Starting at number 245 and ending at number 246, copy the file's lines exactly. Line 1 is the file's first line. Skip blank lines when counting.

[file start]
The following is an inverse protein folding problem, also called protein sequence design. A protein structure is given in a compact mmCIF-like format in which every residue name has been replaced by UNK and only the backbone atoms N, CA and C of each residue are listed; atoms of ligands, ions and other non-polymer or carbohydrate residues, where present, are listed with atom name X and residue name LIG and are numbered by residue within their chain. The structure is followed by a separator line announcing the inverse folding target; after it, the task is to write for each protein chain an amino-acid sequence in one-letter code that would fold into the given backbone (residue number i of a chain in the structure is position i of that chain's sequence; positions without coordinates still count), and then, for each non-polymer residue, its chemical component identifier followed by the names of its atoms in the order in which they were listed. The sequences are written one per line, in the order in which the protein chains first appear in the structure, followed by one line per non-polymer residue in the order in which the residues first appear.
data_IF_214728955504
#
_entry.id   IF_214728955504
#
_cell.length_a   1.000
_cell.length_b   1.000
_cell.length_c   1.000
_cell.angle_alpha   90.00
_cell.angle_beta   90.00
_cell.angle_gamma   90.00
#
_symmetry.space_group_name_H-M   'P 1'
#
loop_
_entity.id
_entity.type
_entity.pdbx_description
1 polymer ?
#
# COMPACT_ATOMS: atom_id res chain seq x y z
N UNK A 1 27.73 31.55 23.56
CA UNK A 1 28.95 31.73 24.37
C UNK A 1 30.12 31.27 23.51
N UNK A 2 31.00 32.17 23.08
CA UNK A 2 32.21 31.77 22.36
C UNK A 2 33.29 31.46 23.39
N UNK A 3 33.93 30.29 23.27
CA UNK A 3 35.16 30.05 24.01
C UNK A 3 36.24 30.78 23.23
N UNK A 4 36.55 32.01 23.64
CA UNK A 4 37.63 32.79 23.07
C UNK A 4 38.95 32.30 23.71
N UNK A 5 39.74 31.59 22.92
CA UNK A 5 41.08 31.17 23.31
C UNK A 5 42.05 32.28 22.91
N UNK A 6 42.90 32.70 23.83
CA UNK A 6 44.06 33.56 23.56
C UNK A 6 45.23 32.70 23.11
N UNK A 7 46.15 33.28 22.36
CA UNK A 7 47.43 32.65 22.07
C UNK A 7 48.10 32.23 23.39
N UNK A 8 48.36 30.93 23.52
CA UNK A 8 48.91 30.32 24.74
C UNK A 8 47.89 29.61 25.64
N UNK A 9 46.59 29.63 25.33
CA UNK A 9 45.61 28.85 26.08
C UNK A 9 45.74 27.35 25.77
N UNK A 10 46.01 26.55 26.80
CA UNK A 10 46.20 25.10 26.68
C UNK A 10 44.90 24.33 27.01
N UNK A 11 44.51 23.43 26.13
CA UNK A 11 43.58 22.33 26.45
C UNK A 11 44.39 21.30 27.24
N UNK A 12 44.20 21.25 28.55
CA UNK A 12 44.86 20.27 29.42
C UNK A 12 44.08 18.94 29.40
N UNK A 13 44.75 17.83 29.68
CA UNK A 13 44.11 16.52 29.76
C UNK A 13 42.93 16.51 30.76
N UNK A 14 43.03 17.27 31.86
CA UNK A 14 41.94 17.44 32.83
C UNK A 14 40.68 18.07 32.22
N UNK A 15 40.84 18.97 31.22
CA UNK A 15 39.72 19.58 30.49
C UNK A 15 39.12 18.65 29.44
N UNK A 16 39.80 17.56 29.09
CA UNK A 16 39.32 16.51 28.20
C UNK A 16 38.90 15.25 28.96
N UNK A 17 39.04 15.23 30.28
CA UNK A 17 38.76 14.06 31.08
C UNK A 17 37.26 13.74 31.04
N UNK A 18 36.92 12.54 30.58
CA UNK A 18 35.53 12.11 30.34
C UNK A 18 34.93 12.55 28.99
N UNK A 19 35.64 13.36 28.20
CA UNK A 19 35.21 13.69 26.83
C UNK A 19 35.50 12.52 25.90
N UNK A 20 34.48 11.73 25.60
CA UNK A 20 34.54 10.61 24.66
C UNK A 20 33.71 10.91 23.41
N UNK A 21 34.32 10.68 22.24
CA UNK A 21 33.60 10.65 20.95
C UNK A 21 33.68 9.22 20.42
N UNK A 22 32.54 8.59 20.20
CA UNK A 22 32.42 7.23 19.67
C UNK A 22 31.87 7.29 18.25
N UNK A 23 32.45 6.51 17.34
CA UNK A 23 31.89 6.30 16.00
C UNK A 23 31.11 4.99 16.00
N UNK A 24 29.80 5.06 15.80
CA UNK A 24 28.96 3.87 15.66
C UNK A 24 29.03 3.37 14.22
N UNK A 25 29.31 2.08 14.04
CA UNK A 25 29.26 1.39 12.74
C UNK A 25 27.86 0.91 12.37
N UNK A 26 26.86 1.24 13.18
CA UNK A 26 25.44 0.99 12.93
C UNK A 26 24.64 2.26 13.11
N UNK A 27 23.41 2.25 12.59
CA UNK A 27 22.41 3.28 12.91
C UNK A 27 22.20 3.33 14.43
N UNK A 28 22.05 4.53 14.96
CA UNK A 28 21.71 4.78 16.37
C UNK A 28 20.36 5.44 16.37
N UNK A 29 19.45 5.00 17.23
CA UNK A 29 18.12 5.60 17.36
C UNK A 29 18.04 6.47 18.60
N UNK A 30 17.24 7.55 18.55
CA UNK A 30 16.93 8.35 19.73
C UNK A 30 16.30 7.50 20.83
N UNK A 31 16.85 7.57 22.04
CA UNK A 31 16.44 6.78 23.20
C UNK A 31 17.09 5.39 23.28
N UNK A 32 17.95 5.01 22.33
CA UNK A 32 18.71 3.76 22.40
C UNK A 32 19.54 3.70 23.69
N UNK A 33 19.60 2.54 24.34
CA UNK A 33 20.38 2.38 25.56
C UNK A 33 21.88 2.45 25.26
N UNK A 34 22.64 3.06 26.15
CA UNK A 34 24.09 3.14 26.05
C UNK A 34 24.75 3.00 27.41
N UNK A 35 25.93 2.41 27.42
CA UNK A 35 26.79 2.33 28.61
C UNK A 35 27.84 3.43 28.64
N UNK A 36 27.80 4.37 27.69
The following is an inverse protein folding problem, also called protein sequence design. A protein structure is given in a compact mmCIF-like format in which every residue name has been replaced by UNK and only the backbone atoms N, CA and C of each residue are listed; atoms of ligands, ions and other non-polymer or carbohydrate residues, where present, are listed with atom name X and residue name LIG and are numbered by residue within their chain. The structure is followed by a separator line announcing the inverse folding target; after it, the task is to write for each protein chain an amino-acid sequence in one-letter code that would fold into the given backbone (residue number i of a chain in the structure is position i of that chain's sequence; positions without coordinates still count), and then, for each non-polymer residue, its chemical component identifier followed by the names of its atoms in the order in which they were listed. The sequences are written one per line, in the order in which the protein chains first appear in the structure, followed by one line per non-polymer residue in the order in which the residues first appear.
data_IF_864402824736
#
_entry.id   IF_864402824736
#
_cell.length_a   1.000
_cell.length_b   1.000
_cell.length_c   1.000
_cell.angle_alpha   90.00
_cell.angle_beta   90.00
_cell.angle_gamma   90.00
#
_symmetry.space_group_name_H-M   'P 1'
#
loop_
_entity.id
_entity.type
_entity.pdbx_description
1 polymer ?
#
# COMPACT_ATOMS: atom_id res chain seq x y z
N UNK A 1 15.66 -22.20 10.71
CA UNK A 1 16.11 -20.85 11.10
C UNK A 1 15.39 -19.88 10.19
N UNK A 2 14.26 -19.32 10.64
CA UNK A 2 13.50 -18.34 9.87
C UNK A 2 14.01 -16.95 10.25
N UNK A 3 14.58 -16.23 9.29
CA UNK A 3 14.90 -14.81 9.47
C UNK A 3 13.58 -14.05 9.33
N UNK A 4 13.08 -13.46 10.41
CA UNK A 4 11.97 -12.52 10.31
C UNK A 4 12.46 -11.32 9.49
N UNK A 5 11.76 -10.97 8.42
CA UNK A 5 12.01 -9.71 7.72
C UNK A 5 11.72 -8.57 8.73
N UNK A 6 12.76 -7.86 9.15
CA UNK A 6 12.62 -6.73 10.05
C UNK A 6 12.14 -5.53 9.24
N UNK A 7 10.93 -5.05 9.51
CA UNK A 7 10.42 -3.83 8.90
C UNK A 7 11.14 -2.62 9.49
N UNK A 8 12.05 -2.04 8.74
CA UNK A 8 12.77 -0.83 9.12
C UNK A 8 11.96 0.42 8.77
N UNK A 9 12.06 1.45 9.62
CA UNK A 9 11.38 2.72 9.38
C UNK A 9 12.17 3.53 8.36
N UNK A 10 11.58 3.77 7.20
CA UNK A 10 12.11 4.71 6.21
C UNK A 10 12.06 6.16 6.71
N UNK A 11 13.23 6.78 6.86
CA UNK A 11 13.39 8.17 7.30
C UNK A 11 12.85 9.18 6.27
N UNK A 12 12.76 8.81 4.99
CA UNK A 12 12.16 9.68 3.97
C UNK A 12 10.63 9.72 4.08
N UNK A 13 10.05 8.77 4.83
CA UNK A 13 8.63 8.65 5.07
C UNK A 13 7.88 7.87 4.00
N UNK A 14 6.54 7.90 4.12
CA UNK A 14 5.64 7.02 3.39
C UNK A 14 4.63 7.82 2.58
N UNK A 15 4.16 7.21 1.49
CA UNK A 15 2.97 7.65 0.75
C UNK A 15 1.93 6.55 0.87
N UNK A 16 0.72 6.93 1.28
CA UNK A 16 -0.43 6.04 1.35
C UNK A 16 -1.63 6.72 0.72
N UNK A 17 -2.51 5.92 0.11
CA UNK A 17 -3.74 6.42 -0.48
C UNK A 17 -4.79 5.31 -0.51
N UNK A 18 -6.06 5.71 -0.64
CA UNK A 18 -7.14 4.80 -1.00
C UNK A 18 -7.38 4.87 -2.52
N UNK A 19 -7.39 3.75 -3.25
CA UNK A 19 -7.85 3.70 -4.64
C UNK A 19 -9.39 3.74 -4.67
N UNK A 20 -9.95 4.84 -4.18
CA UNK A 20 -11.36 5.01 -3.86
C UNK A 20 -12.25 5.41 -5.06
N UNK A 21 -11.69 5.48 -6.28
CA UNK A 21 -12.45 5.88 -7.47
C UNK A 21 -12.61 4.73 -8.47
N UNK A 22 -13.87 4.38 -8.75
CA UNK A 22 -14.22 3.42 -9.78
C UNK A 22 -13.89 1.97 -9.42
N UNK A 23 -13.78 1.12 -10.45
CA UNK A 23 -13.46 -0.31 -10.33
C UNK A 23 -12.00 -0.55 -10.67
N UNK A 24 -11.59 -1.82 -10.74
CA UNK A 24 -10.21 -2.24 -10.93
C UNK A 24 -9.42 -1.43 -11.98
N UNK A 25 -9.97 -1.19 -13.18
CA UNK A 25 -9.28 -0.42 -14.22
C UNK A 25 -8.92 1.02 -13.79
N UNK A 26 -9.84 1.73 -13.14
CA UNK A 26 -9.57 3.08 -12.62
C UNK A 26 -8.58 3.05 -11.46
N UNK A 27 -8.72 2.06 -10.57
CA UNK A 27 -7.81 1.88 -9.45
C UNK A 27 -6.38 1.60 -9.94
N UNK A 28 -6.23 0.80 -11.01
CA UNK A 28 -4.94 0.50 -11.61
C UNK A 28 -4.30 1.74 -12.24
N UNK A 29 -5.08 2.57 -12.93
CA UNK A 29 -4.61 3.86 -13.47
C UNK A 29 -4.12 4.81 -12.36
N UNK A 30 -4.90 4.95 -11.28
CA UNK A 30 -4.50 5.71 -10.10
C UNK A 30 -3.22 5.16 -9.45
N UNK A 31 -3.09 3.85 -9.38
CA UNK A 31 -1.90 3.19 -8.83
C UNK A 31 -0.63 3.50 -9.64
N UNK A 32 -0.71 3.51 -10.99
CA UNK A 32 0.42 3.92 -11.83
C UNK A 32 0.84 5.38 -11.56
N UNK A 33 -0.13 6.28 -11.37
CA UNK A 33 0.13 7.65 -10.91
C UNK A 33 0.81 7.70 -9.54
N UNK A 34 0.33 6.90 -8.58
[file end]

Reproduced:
N UNK A 33 -0.13 6.28 -11.37
CA UNK A 33 0.13 7.65 -10.91